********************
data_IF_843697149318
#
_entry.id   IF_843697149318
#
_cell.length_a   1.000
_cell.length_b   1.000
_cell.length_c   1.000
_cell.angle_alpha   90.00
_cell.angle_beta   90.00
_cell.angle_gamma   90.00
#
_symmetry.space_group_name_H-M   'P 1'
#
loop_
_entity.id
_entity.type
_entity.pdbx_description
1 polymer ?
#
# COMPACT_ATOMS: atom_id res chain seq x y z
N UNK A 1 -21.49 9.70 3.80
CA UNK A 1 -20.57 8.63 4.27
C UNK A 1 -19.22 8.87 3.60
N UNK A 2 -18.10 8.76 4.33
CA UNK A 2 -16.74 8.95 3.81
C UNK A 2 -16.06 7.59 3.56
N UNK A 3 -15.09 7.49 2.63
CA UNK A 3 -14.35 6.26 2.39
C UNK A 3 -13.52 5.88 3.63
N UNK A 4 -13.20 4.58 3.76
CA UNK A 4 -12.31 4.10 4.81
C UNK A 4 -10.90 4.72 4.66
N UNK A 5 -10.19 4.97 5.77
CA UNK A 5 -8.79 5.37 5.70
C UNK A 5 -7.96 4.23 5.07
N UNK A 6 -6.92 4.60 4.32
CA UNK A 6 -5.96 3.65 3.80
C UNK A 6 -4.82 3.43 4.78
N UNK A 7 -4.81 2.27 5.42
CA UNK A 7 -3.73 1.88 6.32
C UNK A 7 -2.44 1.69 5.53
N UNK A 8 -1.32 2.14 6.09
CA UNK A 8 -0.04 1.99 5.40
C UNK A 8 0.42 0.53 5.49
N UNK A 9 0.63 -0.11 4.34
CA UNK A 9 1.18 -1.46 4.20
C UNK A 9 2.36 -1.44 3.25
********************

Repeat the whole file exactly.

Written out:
data_IF_843697149318
#
_entry.id   IF_843697149318
#
_cell.length_a   1.000
_cell.length_b   1.000
_cell.length_c   1.000
_cell.angle_alpha   90.00
_cell.angle_beta   90.00
_cell.angle_gamma   90.00
#
_symmetry.space_group_name_H-M   'P 1'
#
loop_
_entity.id
_entity.type
_entity.pdbx_description
1 polymer ?
#
# COMPACT_ATOMS: atom_id res chain seq x y z
N UNK A 1 -21.49 9.70 3.80
CA UNK A 1 -20.57 8.63 4.27
C UNK A 1 -19.22 8.87 3.60
N UNK A 2 -18.10 8.76 4.33
CA UNK A 2 -16.74 8.95 3.81
C UNK A 2 -16.06 7.59 3.56
N UNK A 3 -15.09 7.49 2.63
CA UNK A 3 -14.35 6.26 2.39
C UNK A 3 -13.52 5.88 3.63
N UNK A 4 -13.20 4.58 3.76
CA UNK A 4 -12.31 4.10 4.81
C UNK A 4 -10.90 4.72 4.66
N UNK A 5 -10.19 4.97 5.77
CA UNK A 5 -8.79 5.37 5.70
C UNK A 5 -7.96 4.23 5.07
N UNK A 6 -6.92 4.60 4.32
CA UNK A 6 -5.96 3.65 3.80
C UNK A 6 -4.82 3.43 4.78
N UNK A 7 -4.81 2.27 5.42
CA UNK A 7 -3.73 1.88 6.32
C UNK A 7 -2.44 1.69 5.53
N UNK A 8 -1.32 2.14 6.09
CA UNK A 8 -0.04 1.99 5.40
C UNK A 8 0.42 0.53 5.49
N UNK A 9 0.63 -0.11 4.34
CA UNK A 9 1.18 -1.46 4.20
C UNK A 9 2.36 -1.44 3.25